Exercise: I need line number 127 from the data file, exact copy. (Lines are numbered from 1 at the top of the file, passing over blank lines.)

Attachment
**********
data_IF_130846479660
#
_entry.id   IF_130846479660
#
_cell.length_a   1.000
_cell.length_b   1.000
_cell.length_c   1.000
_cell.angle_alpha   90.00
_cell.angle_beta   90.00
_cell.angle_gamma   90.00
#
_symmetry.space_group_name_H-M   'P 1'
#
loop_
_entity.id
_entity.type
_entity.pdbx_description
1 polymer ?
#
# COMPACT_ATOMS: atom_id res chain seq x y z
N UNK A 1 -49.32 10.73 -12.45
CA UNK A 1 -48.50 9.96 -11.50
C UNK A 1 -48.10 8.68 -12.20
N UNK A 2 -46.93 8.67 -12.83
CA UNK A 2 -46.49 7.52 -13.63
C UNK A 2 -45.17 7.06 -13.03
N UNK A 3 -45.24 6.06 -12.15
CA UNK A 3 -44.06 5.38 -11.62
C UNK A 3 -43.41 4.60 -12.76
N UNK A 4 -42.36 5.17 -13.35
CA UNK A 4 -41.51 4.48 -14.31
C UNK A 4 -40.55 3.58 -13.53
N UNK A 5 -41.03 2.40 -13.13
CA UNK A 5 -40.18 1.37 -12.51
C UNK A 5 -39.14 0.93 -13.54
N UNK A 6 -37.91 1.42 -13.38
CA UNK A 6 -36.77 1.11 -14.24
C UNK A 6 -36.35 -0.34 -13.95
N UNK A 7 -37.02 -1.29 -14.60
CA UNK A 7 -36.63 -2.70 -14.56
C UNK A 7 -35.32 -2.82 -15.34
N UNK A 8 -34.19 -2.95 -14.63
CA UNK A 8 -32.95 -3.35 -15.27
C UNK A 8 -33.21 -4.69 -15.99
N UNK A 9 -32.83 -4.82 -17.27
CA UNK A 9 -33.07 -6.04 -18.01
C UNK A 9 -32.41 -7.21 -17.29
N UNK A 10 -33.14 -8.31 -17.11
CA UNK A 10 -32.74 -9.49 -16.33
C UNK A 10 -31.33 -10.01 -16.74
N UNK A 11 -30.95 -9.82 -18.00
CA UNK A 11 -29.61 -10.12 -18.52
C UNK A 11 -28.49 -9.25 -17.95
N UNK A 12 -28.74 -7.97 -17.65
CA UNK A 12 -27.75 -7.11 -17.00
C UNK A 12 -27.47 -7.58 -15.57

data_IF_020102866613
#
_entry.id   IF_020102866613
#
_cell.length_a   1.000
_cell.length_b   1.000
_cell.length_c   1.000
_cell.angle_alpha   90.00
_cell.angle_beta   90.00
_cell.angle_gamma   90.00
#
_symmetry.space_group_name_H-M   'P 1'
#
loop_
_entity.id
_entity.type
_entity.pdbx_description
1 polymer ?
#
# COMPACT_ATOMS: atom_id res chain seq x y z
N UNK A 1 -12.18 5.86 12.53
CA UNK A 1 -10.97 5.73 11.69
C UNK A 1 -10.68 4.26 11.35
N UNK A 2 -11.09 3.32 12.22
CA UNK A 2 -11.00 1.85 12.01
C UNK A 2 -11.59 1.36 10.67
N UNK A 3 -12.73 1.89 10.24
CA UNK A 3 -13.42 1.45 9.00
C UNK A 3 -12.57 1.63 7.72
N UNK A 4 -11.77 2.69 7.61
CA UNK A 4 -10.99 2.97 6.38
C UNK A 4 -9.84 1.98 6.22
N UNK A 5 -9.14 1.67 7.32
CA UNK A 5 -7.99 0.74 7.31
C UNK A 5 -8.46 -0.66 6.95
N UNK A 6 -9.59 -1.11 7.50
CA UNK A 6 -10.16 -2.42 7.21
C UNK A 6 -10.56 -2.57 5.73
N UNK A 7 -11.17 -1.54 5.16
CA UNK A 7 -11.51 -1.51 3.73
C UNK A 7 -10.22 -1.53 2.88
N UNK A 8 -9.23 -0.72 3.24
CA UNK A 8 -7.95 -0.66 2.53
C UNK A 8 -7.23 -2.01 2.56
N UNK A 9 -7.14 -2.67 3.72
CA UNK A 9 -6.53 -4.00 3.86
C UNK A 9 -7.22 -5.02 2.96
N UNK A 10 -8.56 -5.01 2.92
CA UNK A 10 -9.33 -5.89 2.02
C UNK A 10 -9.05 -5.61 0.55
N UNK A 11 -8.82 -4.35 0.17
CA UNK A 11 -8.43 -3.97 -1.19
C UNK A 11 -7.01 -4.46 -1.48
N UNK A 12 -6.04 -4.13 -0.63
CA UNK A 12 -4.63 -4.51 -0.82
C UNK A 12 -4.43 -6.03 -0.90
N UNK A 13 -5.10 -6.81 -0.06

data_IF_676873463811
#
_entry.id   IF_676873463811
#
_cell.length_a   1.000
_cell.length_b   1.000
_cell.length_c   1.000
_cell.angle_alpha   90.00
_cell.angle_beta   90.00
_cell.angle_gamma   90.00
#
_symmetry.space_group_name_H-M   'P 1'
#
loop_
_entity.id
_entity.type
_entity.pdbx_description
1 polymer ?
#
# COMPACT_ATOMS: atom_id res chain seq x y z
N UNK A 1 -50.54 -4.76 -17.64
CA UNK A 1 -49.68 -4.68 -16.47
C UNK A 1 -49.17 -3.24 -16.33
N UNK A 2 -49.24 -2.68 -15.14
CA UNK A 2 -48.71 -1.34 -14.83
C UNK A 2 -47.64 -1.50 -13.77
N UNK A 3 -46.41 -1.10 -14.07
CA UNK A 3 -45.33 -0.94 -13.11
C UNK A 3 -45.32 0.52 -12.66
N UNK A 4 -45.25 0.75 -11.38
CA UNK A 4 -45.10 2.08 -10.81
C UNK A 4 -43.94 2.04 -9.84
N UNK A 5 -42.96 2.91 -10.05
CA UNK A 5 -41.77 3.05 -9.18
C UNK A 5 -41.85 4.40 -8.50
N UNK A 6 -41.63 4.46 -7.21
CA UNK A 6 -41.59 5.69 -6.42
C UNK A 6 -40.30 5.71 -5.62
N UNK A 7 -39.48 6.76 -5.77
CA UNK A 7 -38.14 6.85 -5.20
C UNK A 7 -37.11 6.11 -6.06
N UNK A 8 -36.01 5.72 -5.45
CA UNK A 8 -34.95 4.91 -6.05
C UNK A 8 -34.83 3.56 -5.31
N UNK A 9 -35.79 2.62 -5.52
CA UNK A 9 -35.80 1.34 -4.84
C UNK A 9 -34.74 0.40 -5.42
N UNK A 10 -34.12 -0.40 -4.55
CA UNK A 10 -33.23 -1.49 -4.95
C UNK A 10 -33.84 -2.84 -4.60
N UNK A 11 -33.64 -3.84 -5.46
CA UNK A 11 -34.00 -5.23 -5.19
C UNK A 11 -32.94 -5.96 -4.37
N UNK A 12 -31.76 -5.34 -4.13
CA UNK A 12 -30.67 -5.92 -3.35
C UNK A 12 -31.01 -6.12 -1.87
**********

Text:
loop_